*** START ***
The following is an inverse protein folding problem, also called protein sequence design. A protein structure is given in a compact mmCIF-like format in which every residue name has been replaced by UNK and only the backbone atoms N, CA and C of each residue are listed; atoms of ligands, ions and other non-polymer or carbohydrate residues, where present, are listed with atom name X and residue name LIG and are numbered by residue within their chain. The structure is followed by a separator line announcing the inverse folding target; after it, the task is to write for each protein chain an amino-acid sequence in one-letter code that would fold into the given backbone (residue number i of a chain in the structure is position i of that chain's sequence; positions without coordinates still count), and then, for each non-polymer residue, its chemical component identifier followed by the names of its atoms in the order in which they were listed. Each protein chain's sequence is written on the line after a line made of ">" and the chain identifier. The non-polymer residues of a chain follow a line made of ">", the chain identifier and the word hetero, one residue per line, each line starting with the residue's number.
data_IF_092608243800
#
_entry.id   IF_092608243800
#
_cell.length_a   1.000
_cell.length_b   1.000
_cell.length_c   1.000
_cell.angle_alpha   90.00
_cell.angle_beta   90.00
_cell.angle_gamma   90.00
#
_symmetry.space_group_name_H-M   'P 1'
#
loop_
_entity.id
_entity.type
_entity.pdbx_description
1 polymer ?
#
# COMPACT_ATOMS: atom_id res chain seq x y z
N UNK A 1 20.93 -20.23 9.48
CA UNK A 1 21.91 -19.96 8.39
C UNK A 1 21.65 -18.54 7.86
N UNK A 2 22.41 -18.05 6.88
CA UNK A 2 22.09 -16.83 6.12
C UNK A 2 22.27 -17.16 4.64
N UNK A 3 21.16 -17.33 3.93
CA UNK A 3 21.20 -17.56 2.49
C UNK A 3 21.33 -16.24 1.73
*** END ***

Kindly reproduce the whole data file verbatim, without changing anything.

The following is an inverse protein folding problem, also called protein sequence design. A protein structure is given in a compact mmCIF-like format in which every residue name has been replaced by UNK and only the backbone atoms N, CA and C of each residue are listed; atoms of ligands, ions and other non-polymer or carbohydrate residues, where present, are listed with atom name X and residue name LIG and are numbered by residue within their chain. The structure is followed by a separator line announcing the inverse folding target; after it, the task is to write for each protein chain an amino-acid sequence in one-letter code that would fold into the given backbone (residue number i of a chain in the structure is position i of that chain's sequence; positions without coordinates still count), and then, for each non-polymer residue, its chemical component identifier followed by the names of its atoms in the order in which they were listed. Each protein chain's sequence is written on the line after a line made of ">" and the chain identifier. The non-polymer residues of a chain follow a line made of ">", the chain identifier and the word hetero, one residue per line, each line starting with the residue's number.
data_IF_092608243800
#
_entry.id   IF_092608243800
#
_cell.length_a   1.000
_cell.length_b   1.000
_cell.length_c   1.000
_cell.angle_alpha   90.00
_cell.angle_beta   90.00
_cell.angle_gamma   90.00
#
_symmetry.space_group_name_H-M   'P 1'
#
loop_
_entity.id
_entity.type
_entity.pdbx_description
1 polymer ?
#
# COMPACT_ATOMS: atom_id res chain seq x y z
N UNK A 1 20.93 -20.23 9.48
CA UNK A 1 21.91 -19.96 8.39
C UNK A 1 21.65 -18.54 7.86
N UNK A 2 22.41 -18.05 6.88
CA UNK A 2 22.09 -16.83 6.12
C UNK A 2 22.27 -17.16 4.64
N UNK A 3 21.16 -17.33 3.93
CA UNK A 3 21.20 -17.56 2.49
C UNK A 3 21.33 -16.24 1.73